For the record, I think Sarah Palin did a great job campaigning for vice president and boosting John McCain’s run for president. OK, I didn’t vote for McCain-Palin, but obviously, that wasn’t because I thought Joe Biden was better than Palin. It was because I saw something good in Barack Obama.
Still, I like Palin. I don’t agree with her on every issue, and I can’t imagine voting for her for president, but I like her character, her charisma and her bold willingness to challenge the establishment. However, she is a Republican, so at the same time the overwhelmingly Democratic press corps covers for Biden’s buffoonery, it tries its best to destroy Palin. Hence, the predictable Vanity Fair article: I hate her, blah blah blah.
Democrats are oh-so-cocky about their 2008 victory. You see it especially in the press, where the reporters and editors are about 65 percent Democratic, and where the No. 1 political story of the day is that the Republicans have no one left to lead them in 2012 or ever again. The No. 2 political story of the day is that Palin, who remains wildly popular, is unpopular.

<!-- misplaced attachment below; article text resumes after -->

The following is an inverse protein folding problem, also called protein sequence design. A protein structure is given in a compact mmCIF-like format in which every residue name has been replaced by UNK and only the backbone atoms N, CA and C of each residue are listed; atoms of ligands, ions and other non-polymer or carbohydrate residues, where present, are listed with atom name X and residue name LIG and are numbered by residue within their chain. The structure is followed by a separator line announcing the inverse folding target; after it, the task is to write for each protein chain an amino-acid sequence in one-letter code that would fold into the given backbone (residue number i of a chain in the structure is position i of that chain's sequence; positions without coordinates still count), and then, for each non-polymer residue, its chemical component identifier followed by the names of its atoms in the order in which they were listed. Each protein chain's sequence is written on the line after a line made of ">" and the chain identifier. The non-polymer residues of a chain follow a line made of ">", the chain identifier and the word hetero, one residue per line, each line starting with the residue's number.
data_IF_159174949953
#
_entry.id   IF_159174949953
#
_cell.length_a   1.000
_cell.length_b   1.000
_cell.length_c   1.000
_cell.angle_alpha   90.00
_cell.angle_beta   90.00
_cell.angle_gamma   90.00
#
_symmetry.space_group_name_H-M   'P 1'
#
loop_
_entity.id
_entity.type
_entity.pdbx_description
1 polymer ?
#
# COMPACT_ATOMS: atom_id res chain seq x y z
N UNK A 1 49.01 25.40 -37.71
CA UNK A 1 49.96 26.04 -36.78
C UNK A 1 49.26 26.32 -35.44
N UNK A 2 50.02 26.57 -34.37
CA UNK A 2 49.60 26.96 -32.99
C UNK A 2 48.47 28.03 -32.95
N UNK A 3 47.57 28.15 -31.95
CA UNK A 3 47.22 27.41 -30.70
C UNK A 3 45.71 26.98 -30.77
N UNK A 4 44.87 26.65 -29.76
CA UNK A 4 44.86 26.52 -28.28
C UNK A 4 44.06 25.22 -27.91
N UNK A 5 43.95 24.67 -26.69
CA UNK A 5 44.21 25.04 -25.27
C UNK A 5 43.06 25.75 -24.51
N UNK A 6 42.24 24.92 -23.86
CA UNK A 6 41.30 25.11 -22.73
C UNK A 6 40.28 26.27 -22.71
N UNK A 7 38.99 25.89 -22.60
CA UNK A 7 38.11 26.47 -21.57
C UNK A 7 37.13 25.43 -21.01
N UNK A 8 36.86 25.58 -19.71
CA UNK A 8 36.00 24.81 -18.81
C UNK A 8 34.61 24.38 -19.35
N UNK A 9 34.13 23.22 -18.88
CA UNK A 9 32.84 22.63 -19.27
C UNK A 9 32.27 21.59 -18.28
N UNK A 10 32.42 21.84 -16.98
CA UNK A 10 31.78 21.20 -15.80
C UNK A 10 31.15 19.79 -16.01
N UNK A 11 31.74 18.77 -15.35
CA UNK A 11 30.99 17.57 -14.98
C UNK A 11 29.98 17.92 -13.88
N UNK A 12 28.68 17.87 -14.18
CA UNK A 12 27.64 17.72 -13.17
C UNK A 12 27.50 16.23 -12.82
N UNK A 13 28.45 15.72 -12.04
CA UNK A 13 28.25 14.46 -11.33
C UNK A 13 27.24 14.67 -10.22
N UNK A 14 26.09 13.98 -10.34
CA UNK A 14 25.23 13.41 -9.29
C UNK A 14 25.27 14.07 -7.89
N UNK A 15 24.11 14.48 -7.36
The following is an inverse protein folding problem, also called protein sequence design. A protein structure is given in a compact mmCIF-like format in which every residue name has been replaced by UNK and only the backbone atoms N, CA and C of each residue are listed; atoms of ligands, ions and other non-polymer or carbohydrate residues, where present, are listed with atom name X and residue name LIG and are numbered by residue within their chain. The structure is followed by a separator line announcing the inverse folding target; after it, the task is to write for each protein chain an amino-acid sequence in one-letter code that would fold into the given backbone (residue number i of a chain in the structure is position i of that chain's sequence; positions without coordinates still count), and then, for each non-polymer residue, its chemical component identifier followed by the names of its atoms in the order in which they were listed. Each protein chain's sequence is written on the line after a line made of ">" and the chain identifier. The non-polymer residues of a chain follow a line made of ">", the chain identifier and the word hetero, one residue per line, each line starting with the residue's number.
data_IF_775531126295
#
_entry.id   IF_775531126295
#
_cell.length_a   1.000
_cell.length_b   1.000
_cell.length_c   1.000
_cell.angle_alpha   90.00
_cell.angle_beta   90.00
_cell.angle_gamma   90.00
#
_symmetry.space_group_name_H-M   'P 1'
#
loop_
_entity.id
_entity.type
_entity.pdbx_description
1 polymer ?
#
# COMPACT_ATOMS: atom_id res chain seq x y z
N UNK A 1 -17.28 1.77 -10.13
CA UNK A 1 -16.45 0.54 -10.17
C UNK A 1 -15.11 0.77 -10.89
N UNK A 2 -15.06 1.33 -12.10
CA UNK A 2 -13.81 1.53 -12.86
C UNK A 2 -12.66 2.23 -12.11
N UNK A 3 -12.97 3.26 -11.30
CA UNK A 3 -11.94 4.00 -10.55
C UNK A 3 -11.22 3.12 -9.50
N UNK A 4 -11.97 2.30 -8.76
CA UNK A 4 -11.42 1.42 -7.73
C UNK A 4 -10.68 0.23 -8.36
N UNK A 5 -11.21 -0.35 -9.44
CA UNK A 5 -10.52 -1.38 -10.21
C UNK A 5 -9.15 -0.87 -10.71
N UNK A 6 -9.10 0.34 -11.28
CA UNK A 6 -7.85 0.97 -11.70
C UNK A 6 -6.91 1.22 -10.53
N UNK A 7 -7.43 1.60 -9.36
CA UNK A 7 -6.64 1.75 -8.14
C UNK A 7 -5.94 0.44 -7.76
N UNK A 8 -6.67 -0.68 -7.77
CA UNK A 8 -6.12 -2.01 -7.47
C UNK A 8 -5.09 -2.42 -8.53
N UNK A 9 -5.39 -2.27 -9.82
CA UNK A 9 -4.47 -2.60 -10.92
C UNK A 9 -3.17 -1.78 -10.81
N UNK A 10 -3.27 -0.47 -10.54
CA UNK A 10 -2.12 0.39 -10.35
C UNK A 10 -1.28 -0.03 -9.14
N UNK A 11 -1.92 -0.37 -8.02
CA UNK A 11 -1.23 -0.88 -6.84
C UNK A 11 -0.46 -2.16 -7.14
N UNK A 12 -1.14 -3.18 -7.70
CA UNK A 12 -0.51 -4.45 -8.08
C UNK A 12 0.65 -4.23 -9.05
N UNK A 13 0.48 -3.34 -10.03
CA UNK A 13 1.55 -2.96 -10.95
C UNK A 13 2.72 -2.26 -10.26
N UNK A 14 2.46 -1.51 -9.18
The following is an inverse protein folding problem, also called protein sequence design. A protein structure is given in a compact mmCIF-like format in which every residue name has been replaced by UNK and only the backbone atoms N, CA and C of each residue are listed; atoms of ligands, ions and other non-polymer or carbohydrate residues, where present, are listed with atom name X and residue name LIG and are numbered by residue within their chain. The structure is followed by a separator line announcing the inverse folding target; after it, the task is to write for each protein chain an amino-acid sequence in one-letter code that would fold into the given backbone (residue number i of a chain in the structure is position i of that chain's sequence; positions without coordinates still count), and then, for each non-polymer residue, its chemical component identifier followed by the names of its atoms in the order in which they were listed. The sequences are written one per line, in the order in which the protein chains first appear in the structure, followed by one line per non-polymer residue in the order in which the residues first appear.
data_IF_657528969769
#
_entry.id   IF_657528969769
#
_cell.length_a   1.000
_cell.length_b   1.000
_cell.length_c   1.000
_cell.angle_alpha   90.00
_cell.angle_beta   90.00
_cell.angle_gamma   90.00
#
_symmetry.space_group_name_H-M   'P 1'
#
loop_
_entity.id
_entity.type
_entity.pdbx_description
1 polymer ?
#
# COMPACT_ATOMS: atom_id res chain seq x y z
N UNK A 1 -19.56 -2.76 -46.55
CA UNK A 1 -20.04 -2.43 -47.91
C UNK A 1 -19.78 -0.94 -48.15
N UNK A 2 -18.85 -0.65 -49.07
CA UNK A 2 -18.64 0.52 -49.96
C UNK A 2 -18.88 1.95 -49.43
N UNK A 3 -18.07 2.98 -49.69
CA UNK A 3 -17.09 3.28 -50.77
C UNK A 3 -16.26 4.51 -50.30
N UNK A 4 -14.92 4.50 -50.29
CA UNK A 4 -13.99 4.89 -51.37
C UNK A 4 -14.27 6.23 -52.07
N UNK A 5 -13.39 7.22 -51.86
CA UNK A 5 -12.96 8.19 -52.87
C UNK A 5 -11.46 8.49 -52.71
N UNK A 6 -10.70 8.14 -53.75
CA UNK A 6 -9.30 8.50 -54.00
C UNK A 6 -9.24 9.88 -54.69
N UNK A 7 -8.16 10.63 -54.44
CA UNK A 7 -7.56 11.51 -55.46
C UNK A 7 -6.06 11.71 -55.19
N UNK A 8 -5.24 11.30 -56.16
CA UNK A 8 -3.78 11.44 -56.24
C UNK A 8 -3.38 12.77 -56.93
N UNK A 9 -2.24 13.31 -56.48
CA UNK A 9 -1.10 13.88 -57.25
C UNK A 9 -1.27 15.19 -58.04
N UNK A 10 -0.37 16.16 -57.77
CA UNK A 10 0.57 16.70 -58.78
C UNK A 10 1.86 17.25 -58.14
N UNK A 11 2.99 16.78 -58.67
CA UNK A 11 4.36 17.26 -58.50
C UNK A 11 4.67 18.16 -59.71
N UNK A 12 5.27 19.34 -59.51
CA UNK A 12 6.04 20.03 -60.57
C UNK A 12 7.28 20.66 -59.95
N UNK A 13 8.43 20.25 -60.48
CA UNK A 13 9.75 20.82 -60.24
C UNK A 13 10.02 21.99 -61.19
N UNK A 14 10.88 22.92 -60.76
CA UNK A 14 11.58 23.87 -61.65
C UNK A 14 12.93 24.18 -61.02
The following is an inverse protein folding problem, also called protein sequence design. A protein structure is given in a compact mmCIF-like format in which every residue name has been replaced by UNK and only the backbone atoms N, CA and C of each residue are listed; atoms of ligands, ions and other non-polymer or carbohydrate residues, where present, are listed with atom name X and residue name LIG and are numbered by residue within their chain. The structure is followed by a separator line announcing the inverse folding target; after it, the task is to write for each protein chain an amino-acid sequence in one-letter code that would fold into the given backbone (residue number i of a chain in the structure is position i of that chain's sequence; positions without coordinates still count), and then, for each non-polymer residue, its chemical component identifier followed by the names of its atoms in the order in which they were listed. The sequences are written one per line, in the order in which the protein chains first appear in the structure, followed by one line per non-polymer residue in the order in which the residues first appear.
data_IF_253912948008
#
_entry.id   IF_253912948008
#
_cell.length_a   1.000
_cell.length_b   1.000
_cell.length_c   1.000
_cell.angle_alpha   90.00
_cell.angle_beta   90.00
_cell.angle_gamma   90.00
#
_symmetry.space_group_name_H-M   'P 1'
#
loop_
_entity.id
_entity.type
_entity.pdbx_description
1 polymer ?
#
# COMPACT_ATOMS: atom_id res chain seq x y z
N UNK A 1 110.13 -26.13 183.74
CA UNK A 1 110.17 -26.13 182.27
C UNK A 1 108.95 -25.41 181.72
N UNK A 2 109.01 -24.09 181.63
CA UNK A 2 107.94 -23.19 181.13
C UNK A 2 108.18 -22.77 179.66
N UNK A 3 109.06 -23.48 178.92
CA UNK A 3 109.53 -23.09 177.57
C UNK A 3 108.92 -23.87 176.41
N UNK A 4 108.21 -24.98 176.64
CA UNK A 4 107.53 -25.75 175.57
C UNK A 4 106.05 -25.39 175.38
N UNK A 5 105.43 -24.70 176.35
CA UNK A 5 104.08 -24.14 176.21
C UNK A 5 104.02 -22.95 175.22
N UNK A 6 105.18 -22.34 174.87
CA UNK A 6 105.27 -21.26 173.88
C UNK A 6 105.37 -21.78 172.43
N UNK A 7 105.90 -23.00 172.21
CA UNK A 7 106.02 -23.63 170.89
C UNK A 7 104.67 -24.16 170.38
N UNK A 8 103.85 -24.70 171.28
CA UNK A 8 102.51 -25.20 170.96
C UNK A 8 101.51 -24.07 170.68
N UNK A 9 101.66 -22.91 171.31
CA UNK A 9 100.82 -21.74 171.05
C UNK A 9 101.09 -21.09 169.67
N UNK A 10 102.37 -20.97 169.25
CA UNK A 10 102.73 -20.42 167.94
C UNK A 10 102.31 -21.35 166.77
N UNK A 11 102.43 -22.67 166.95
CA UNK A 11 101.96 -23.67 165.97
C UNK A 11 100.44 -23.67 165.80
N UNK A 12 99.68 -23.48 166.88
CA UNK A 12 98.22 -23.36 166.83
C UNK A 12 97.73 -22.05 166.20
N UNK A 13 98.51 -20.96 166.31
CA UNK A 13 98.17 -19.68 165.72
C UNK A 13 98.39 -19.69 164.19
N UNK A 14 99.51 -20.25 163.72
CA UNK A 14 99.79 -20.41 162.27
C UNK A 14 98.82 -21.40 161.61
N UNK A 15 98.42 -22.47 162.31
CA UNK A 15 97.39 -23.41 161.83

Anonymous source. So Vanity Fair says Sarah Palin is the worst person on Earth, in spite of her real reforms of oil regulatory boards in Alaska, her real push to find new oil and gas in Alaska, and her willingness to tax booming oil companies to give Alaska a real balanced budget.
The funny thing about the Vanity Fair piece is that it seems to rely on one or two anonymous McCain campaign sources for its unflattering portrayal of Palin. And now Bill Kristol seems to have fingered one particular McCain staffer as the biggest bad-mouther. Steve Schmidt denies he’s the mole, but Kristol makes a convincing case that it is Schmidt, who was in charge of day-to-day operations for the 2008 McCain campaign.
What would Schmidt’s motive be in trashing his candidate’s running mate, both during and after the campaign? Well, it seems that in managing a losing cause -- and how could any Republican have done well in 2008? -- a less than honest or humble or brave staff member takes no responsibility. He blames others.
He tells Vanity Fair what it wants to hear, and he thinks he’s off the hook.